Dominic Matei (Tim Roth in a brilliant performance) is a 70-year-old professor whose sheltered life has been spent in his thwarted exploration of the origin of language. The old man is struck by lightning and survives under the care of puzzled physicians and as he shows signs of life, Professor Stanciulescu (Bruno Ganz) is at his side, helping Matei to learn to communicate and eventually accompany him through his complete recovery. Matei grows young in appearance and is able to time travel through the decimation WW II brought to his native Bucharest, altering his identity as he is given a second chance at a life he never experienced, a life that includes a love affair with a woman who closely resembles his early love Laura and now falls in love with him as Veronica (Alexandra Maria Lara). In a Dorian Gray mode Matei lives for years as an ageless man, able to communicate with his 'double' who is visible only to Matei.
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10 of 10 people found the following review helpful By L. Power TOP 1000 REVIEWERVINE VOICE on August 8, 2009
Format: DVD
I don't know if you're into metaphysics, mythology, psychology, and Eastern philosophy. If these things interest you, you will probably love this movie.

Based on the book by Mircea Eliade, who has explored many cultures, and religious paths, who has written books on alchemy and about shamanism, and spirituality, Youth without Youth trips through the wires of your higher consciousness.

As you watch, the captivating images that unfold onscreen, immediately make you aware that you are not dealing with an ordinary filmmaker. If you press the subtitles button, what you see is not subtitles but a readable commentary by Francis Ford Coppola, which I found added to my understanding. He explains how the lightning is awakening. He mentions Prometheus, and Frankenstein's monster being created by lightning. I thought about Saul being converted by a lightning strike.

Dominic Matei, old and bitter, is struck by lightning. He regresses in age to become a young man. Nurses notice his virility with pleasure. His intelligence grows. Sinister people want to tap his potentiality. He sees another version of himself in the mirror, a duality, but is it conflicting, or does it open doors. He meets a woman, who looks like the love of his life, but is a totally different woman. They engage. They travel.

Along the way the mind, (I loved the four probabilites) reincarnation, linguistics, bridging the gap between dream and reality, and consciousness are explored through Dominic reexperiencing youth without youth.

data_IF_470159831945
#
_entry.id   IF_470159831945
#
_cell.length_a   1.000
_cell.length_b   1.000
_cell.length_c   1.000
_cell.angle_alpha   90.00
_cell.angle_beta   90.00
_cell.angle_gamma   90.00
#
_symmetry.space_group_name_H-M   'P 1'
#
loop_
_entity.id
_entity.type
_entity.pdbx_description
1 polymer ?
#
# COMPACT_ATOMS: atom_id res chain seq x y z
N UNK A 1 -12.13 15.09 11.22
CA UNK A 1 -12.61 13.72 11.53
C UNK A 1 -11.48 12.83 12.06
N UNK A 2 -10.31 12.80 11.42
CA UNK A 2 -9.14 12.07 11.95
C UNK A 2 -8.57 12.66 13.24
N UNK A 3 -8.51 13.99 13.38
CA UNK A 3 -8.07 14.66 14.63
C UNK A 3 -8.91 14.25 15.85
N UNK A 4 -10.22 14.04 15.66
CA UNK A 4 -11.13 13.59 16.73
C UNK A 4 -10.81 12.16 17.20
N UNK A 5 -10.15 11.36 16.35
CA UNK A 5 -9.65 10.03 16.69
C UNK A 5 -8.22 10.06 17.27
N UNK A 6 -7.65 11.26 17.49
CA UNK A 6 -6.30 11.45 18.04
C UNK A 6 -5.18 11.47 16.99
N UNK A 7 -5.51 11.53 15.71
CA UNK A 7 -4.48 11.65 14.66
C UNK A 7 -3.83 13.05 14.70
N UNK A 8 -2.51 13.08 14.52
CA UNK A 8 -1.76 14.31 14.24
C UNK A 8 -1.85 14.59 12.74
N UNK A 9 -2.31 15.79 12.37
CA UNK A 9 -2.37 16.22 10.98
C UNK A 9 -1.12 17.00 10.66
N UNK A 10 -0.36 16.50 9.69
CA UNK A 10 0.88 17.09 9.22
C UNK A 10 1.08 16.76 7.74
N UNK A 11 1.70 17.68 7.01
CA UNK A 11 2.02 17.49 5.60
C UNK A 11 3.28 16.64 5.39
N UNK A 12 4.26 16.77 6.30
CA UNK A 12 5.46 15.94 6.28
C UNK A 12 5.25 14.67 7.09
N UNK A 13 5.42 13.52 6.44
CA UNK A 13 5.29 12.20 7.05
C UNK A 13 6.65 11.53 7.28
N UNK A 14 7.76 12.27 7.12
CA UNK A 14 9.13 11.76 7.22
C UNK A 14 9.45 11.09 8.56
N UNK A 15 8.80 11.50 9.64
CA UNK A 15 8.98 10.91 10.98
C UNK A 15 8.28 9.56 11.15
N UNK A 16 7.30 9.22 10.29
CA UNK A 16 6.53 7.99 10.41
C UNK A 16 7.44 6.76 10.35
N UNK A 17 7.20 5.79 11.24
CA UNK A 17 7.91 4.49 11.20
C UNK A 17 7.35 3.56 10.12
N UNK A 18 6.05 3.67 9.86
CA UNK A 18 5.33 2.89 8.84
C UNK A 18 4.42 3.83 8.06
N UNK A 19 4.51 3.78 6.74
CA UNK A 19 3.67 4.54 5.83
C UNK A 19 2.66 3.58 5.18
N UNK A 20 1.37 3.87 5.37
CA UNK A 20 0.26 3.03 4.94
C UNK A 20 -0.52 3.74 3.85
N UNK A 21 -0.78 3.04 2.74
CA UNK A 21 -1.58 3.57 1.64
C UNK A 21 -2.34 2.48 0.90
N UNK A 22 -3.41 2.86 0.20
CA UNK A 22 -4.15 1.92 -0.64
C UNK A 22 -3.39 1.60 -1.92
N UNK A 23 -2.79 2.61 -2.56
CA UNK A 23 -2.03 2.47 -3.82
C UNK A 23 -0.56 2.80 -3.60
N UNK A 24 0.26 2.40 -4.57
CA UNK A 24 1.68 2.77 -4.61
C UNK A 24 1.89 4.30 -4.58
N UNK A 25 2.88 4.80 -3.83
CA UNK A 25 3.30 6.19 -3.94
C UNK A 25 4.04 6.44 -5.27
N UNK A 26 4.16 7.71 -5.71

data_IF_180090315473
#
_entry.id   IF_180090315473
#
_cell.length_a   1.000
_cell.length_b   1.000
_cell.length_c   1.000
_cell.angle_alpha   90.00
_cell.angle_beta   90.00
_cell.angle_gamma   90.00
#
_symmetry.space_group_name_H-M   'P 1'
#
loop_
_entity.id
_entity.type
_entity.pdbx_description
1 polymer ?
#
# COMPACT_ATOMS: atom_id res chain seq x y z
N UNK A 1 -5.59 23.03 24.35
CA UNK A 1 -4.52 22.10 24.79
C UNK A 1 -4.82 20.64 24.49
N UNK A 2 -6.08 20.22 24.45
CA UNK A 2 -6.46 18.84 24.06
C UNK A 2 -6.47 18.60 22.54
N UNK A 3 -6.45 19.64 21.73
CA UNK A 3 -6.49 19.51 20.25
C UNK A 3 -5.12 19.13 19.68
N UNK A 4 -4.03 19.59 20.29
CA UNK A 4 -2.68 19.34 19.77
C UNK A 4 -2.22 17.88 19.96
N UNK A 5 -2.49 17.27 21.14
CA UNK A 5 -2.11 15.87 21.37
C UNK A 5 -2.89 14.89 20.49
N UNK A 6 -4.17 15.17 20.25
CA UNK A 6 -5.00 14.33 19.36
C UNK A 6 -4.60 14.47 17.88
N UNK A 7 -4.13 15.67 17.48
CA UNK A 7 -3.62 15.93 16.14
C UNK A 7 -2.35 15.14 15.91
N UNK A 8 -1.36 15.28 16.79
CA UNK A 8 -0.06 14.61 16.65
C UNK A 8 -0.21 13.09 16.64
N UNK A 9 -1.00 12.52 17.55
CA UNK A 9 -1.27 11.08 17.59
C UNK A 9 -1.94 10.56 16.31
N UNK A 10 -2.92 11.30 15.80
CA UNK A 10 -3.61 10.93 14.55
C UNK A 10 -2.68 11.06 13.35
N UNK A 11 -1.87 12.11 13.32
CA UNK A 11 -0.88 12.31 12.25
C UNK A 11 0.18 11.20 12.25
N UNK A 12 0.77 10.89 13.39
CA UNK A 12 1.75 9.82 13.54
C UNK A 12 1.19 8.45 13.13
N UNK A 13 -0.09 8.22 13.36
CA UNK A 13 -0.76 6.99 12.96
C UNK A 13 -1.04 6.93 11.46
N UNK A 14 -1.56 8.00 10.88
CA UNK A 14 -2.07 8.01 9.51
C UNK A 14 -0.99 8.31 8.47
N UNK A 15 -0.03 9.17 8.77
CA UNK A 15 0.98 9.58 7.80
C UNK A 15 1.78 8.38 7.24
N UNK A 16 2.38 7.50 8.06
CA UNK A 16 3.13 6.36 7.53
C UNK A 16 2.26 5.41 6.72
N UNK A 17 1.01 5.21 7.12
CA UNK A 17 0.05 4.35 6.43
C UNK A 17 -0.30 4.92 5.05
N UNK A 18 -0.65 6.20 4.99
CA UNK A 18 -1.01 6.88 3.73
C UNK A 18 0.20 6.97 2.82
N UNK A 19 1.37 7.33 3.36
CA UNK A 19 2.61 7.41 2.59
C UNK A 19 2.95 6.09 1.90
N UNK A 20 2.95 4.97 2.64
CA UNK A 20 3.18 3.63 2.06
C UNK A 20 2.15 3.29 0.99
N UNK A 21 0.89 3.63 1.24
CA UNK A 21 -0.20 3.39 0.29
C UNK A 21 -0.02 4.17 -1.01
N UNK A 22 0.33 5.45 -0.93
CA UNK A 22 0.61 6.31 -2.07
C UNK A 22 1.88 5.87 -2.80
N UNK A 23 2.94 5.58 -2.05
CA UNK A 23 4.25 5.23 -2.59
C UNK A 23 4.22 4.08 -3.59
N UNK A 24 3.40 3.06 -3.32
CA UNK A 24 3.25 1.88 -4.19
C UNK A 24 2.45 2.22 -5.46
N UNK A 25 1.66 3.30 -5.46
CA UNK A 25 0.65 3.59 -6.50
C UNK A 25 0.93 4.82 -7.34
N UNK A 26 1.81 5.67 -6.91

I had a great dream after seeing this, that paralelled the movie. I was not struck by lightning, but I did get an electric shock. It seemed significant. I don't know if you will have a dream after seeing this movie.
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13 of 14 people found the following review helpful By Daniel S. on July 23, 2008
Format: DVD
****1/2 2007. Based on Mircea Eliade's Youth Without Youth, this film was written, produced and directed by Francis Ford Coppola. Struck by a lightning, a 70 years old Romanian teacher survives and is rewarded by the ability to live a second life that will allow him to assimilate the whole human Knowledge. This is a haunting movie dealing with important themes such as time, love, oldness or Man's origin, it kept me awake late last night long after its ending. I wouldn't qualify this film as arty because its form and its story aren't incomprehensible for the lambda viewer. The themes handled by the director are intellectually demanding but their exposition is very simple; that's the mark of a great director. Highly recommended.
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9 of 9 people found the following review helpful By J. R. Batchelder on May 15, 2008
Format: DVD Verified Purchase
This breathtakingly sensitive and humanistic story is beautifully filmed with loving care by FFC. The foil for the touching exploration and esoteric examination of the human condition is the backdrop of Nazi aggression and genocide during WW2. Normally I share basic opinions of the most published film critics regarding films they review. I could not disagree more with the prevailing opinions of published reviews I have read regarding this film. FFC has set a very high standard for script writers and directors who want to create worthwhile innovative cinematic art.
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7 of 7 people found the following review helpful By C.M da Silva on June 11, 2008
Format: DVD
This fascinating film is not "run-of-the-mill". Flooded with thousands of titles every year we struggle in a deep deficit of films that appeal to intellectual speculation. Based on an excellent story by Mircea Eliade, it takes Coppola to deal with the unreal with the same objectivity as with the real. Excellent interpretations.